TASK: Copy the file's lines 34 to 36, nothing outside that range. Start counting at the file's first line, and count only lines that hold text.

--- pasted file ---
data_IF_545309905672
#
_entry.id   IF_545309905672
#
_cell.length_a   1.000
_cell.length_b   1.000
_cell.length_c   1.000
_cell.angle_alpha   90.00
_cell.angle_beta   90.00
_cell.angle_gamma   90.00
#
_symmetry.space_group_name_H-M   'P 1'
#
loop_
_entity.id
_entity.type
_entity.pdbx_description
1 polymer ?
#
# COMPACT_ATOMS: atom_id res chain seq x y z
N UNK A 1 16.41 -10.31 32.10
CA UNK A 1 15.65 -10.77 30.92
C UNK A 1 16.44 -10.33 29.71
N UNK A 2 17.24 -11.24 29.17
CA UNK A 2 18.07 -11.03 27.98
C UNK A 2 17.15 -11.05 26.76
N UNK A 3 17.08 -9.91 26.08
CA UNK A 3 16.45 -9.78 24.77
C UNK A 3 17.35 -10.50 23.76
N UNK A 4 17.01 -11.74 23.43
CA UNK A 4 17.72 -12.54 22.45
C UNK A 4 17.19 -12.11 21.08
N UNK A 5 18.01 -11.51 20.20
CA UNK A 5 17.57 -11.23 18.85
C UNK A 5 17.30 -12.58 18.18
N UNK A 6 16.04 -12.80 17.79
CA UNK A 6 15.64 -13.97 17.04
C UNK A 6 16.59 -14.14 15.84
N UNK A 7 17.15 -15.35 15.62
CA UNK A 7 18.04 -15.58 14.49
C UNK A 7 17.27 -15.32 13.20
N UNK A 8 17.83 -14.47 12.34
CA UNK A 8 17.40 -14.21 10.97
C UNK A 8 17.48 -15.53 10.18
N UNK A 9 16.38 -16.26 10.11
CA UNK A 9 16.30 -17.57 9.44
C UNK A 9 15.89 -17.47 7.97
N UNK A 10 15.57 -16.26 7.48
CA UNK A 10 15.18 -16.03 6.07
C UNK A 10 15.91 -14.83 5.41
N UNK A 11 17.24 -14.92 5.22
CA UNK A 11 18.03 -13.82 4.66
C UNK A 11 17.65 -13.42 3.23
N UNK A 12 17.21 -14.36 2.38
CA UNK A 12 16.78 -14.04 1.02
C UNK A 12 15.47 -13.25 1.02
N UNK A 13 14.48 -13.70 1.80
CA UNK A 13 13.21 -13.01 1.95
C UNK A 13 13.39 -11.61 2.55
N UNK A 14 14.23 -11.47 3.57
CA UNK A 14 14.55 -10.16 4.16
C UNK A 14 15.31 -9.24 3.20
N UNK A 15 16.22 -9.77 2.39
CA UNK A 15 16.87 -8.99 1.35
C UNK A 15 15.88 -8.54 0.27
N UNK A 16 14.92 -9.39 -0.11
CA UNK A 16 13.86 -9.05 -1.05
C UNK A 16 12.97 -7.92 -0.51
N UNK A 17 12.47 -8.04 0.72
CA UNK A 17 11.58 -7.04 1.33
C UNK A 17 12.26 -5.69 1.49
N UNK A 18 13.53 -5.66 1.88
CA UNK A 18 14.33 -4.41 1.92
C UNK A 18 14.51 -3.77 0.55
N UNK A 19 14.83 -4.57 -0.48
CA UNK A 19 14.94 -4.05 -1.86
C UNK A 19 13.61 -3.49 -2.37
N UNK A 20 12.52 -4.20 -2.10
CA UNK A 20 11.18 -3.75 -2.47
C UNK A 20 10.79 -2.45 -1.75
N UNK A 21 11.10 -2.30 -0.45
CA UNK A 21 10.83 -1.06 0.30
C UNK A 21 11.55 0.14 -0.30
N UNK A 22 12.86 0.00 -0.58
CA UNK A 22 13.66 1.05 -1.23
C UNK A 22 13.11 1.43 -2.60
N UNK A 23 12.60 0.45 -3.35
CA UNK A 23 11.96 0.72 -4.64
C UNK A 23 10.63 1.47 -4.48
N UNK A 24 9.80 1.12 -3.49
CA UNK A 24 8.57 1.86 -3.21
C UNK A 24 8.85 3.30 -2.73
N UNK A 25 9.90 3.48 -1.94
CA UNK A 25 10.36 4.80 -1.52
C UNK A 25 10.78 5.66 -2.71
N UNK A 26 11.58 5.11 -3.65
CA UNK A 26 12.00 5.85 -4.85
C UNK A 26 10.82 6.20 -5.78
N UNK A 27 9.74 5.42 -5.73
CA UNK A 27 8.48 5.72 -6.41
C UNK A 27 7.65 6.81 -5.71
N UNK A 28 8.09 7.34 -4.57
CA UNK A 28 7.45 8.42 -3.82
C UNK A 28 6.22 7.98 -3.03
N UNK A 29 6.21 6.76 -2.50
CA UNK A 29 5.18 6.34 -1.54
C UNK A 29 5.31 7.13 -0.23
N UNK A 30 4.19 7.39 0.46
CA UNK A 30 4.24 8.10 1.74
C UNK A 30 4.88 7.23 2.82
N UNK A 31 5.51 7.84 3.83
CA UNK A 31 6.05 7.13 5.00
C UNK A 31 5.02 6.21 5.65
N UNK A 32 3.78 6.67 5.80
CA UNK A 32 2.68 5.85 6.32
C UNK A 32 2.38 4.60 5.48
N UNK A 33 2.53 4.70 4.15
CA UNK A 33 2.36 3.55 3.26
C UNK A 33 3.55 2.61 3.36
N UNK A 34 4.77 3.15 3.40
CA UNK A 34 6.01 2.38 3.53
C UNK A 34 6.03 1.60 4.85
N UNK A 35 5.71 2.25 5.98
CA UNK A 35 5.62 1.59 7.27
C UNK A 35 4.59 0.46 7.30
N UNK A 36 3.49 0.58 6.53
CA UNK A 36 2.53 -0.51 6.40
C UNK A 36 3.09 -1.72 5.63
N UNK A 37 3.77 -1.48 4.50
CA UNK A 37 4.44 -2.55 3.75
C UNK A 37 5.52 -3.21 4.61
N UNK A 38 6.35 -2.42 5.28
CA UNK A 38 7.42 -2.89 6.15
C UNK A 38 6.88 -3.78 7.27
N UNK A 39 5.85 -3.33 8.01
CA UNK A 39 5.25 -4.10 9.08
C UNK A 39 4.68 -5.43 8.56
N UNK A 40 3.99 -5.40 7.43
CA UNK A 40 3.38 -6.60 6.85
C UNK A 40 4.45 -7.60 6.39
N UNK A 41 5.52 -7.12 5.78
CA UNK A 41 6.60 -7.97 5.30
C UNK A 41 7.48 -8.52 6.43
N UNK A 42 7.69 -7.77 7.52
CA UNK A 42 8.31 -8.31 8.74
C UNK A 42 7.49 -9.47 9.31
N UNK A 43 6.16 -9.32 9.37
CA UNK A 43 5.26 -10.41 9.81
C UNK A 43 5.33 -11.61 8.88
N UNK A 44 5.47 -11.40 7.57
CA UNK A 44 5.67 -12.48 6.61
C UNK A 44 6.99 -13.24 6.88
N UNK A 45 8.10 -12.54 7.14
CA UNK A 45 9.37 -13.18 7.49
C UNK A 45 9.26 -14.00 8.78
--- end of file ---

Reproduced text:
CA UNK A 5 17.57 -11.23 18.85
C UNK A 5 17.30 -12.58 18.18
N UNK A 6 16.04 -12.80 17.79